AbstractConflict in the Niger Delta holds profound implications for the democratic and developmental transformation of Nigeria. The analysis of the causes and impacts of the oil conflict in the region, and of strategies to resolve it, requires an understanding of the traditionally and constitutionally enshrined resource rights of the marginalised inhabitants. Patterns of resource appropriation by multinational oil companies and the mismanagement of resource revenue by federal government, and the associated environmental pollution, remain a legacy of the top-down approaches that have been employed in an attempt to resolve conflicts in the Niger Delta.
These approaches have largely failed to effectively address the complex issues affecting the indigenes and have even triggered further dissention amongst various local communities. Using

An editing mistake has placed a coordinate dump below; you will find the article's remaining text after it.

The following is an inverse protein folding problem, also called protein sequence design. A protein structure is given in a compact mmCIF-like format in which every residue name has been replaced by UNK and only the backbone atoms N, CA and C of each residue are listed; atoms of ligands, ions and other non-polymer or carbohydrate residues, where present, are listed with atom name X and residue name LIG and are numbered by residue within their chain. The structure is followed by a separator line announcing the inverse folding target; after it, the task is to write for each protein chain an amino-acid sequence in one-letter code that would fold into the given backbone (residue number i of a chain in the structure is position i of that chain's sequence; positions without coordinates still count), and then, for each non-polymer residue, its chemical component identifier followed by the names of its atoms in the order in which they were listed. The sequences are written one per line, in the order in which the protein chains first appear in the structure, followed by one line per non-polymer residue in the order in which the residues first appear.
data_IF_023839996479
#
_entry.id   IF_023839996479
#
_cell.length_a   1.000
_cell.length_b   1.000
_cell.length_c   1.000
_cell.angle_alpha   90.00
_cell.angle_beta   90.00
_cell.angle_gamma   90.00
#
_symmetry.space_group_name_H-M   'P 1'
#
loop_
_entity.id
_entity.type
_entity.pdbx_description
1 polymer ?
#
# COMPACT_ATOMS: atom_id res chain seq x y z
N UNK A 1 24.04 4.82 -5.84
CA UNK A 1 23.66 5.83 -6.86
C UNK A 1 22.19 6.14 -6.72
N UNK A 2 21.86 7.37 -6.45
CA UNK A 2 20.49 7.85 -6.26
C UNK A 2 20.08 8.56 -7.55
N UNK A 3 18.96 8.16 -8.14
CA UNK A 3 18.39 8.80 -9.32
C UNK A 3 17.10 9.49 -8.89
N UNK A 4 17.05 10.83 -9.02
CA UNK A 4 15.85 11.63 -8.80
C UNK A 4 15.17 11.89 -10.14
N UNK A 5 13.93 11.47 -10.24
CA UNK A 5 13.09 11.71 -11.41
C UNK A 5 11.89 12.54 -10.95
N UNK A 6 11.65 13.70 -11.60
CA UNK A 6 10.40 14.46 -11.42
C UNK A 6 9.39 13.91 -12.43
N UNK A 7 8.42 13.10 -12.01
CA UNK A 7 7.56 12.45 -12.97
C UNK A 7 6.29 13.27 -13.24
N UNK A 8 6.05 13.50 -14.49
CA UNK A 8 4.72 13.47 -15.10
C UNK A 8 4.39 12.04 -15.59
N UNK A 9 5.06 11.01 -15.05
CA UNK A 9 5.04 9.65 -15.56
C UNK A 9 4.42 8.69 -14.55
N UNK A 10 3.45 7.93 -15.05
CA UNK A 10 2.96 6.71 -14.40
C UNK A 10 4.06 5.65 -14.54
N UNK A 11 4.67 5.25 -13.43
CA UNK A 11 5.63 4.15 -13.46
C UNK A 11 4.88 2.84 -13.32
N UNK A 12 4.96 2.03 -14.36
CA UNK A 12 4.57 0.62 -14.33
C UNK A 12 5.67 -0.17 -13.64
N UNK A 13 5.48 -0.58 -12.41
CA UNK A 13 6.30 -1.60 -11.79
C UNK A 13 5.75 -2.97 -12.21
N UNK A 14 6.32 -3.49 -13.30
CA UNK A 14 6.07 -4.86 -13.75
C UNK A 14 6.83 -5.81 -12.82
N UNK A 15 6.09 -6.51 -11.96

grounded theory as a research method, this thesis explores the grassroots approach to conflict resolution in the Niger Delta region as a socio-political paradigm for developing substantive content for the resolution of conflict in this oil-rich region of Nigeria. Drawing on history and using social and conflict theories, the paper investigates the potential for the bottom-up approach to be applied to the conflict resolution paradigm, in order to advance a sustainable peace process and promote economic, political and social transformation in Nigeria – and, in particular, the Niger Delta region.
|Date of Award
|Petroleum Technology Development Fund (PTDF)
|James Malcolm (Supervisor), Miho Taka (Supervisor) & Gordon Crawford (Supervisor)